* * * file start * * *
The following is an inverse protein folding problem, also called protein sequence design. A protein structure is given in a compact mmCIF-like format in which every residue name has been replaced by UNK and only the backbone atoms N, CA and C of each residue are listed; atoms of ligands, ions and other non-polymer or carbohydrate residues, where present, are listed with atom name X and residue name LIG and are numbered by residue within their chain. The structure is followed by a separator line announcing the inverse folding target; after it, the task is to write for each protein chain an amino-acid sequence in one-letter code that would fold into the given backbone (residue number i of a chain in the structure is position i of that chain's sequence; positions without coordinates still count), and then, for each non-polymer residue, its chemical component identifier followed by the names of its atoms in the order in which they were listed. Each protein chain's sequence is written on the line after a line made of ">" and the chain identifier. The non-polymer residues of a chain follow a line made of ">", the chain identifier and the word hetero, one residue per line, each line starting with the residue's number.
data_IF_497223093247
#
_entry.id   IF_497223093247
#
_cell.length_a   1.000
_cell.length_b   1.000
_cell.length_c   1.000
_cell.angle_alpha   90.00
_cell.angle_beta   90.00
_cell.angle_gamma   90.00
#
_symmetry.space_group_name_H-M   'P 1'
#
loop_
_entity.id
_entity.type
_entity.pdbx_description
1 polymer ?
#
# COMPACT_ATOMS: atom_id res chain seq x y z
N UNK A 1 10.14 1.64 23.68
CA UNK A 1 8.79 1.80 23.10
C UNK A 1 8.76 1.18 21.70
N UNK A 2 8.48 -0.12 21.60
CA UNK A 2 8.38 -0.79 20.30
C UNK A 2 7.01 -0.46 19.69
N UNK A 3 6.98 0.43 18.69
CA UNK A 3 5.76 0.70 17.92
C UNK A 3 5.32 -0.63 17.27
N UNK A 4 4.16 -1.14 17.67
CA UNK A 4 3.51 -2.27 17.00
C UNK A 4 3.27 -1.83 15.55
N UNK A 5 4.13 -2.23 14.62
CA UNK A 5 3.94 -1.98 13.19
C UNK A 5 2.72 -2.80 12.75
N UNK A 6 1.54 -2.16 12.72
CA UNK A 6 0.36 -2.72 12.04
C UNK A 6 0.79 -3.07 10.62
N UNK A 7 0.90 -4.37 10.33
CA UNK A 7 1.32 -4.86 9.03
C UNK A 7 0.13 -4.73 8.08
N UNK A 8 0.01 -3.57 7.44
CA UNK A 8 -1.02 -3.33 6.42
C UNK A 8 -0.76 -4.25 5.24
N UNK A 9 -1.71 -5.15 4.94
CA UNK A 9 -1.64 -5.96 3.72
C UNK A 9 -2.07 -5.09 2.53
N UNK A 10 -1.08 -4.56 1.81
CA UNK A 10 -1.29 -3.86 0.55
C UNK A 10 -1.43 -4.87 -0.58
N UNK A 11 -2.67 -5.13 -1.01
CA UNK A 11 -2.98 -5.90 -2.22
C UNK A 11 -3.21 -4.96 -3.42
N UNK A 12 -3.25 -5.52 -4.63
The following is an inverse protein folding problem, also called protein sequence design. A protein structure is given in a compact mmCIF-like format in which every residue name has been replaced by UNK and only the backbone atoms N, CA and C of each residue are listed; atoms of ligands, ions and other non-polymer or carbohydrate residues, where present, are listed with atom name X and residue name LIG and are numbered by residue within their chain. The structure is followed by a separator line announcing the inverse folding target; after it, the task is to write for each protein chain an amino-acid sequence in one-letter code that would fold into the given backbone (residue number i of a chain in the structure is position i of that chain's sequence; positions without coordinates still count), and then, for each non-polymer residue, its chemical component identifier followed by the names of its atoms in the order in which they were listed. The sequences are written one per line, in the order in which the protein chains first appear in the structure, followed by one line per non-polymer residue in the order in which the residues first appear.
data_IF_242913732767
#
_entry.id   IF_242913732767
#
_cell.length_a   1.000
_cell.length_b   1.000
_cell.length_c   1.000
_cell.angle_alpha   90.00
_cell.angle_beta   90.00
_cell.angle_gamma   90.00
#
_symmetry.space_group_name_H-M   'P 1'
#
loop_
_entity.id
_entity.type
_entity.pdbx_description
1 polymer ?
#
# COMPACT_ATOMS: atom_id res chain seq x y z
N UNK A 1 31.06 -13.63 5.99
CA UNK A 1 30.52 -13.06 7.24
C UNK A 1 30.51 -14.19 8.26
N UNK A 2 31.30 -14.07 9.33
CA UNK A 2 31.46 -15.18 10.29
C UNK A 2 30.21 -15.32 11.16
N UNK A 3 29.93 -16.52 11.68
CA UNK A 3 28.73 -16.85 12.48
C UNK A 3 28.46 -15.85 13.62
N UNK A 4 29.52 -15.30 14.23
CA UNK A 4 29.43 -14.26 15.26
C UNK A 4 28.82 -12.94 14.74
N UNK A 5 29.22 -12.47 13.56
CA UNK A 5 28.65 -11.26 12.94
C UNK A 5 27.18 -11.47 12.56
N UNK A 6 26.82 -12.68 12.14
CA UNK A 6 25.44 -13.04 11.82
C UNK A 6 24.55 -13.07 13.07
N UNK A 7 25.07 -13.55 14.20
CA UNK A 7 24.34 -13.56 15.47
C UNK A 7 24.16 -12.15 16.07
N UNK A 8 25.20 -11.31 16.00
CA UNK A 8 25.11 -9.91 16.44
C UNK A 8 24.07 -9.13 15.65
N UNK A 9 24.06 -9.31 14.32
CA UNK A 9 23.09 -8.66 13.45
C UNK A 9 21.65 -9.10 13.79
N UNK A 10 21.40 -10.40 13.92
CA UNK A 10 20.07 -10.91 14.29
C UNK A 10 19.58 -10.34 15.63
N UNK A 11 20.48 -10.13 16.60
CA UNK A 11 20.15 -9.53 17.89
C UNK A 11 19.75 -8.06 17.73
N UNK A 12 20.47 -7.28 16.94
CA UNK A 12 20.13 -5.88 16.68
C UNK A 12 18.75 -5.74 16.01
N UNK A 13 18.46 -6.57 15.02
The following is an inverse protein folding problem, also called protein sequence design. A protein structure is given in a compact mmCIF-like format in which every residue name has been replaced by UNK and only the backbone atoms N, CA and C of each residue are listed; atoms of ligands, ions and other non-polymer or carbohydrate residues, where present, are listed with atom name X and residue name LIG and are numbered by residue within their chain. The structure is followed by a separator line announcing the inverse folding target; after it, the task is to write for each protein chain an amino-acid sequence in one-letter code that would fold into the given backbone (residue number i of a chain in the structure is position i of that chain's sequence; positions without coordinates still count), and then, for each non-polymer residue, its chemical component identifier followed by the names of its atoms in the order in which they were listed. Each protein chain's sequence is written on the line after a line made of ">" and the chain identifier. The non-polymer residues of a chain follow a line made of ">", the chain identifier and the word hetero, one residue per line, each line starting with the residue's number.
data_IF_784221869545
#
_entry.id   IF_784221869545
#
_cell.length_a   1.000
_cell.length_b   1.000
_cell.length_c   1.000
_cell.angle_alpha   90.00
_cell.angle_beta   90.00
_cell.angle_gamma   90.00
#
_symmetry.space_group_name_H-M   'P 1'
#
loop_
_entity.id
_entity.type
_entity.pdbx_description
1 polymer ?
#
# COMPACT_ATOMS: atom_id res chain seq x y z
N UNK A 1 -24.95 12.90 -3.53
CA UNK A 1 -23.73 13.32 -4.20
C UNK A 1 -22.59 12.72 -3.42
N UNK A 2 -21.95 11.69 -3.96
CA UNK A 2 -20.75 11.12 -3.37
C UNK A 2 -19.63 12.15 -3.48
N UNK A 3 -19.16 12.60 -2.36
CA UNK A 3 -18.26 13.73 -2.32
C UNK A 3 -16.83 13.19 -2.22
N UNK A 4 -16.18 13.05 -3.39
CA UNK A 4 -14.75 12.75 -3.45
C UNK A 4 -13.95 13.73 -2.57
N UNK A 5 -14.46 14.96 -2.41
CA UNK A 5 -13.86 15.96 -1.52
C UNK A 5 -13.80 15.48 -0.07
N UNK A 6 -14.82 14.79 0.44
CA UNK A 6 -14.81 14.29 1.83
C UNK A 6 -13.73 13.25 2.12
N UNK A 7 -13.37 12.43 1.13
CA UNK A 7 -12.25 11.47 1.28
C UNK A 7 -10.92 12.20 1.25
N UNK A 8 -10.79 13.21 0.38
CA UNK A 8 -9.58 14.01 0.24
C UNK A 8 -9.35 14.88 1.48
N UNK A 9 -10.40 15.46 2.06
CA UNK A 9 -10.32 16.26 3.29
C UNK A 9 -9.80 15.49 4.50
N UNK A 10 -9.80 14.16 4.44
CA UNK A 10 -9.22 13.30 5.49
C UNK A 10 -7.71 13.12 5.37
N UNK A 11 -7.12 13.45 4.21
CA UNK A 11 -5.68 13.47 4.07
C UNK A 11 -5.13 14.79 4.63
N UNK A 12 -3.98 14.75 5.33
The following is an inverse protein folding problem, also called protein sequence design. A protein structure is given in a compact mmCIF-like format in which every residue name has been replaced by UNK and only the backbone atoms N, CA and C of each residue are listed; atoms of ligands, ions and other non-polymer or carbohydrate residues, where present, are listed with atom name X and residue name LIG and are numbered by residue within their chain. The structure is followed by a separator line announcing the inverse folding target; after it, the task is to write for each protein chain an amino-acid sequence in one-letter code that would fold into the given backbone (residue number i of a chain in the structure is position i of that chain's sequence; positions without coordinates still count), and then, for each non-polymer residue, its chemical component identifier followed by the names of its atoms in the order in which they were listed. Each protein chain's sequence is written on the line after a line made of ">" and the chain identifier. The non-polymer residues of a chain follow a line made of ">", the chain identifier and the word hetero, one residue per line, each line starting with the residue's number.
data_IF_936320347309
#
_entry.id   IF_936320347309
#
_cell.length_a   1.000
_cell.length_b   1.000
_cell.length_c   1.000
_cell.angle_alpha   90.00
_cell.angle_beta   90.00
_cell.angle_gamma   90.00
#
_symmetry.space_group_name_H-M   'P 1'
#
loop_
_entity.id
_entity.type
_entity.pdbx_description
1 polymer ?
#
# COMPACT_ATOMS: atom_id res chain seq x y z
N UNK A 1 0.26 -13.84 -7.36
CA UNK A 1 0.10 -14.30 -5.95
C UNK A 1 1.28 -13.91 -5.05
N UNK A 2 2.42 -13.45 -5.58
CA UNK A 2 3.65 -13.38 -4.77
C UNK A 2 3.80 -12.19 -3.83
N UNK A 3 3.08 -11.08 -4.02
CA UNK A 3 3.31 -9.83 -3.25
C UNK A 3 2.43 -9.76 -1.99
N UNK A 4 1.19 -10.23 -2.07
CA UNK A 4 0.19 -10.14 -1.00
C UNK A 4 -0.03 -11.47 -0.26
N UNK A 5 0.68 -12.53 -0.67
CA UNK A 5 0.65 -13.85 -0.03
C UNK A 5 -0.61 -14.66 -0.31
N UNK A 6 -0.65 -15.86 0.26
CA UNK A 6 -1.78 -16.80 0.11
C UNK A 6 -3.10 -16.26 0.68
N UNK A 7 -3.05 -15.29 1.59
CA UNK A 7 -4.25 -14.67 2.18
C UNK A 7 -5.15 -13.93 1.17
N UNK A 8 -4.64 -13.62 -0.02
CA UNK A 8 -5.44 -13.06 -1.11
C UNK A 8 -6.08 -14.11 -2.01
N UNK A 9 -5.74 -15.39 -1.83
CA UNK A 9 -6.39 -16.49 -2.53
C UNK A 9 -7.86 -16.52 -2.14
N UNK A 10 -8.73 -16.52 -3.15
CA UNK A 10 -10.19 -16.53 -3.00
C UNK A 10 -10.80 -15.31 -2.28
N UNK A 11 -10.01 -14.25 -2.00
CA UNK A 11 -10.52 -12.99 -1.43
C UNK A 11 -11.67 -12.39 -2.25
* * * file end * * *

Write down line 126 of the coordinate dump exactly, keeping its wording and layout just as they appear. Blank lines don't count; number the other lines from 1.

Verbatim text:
_symmetry.space_group_name_H-M   'P 1'